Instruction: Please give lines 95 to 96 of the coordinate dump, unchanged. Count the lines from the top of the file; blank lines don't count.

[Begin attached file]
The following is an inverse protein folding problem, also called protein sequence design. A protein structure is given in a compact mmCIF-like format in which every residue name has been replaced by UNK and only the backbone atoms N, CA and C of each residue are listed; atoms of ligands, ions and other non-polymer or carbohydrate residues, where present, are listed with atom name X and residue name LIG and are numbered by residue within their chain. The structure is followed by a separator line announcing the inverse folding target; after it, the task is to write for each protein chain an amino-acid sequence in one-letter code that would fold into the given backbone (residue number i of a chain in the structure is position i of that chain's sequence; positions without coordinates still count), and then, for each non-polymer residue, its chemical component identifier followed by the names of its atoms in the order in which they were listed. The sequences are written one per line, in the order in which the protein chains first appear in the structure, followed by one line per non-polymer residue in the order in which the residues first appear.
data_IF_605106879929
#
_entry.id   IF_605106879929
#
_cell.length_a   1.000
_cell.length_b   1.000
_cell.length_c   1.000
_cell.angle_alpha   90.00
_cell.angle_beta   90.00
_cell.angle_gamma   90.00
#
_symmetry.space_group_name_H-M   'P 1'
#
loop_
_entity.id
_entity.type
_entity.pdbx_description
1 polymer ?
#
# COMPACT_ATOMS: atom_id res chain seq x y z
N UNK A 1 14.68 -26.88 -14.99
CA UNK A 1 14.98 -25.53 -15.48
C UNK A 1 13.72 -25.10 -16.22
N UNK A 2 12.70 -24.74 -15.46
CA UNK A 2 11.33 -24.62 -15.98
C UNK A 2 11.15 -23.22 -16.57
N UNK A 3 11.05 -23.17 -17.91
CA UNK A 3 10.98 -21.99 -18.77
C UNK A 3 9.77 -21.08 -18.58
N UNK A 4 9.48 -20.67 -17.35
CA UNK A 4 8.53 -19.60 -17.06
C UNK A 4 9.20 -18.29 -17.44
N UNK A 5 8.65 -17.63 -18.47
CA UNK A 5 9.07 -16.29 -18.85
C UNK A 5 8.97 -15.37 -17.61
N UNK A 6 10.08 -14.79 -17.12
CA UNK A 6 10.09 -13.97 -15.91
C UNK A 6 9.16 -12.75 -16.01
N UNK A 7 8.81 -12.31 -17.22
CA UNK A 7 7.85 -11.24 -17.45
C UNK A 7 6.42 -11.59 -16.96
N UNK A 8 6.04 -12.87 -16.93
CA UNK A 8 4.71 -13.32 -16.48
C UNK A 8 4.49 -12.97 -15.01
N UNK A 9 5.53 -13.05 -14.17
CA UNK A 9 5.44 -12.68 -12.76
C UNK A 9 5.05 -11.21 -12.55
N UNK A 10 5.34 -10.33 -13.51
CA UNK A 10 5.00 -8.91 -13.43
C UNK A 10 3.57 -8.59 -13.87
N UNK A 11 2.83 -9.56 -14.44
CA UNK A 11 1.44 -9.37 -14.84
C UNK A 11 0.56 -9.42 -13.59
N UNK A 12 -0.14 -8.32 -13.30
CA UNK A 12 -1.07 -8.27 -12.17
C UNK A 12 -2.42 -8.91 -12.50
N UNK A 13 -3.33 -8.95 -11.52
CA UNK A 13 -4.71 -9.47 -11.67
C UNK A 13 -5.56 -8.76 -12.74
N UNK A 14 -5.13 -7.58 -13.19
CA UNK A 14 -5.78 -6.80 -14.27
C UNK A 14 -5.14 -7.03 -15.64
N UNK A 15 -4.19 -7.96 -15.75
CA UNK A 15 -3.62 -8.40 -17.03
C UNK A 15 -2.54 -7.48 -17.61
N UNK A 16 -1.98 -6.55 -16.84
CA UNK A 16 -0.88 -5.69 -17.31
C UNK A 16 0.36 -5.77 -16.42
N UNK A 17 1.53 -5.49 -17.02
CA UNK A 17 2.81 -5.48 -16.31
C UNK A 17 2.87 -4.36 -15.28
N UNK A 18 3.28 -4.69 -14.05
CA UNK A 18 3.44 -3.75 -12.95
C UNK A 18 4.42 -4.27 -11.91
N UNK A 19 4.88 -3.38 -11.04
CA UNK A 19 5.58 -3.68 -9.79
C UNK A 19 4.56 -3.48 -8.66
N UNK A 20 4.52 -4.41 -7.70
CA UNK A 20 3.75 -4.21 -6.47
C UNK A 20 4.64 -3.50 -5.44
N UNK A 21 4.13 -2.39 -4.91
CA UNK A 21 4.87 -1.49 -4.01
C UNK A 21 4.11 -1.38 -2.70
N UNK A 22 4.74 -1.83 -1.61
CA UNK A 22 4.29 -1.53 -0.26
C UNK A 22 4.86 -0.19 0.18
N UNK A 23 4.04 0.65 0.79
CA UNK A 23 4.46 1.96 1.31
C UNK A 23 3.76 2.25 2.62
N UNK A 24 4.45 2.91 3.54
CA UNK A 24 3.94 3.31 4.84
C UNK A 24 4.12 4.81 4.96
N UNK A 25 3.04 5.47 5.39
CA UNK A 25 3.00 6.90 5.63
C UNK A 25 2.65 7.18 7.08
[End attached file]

CA UNK A 25 3.00 6.90 5.63
C UNK A 25 2.65 7.18 7.08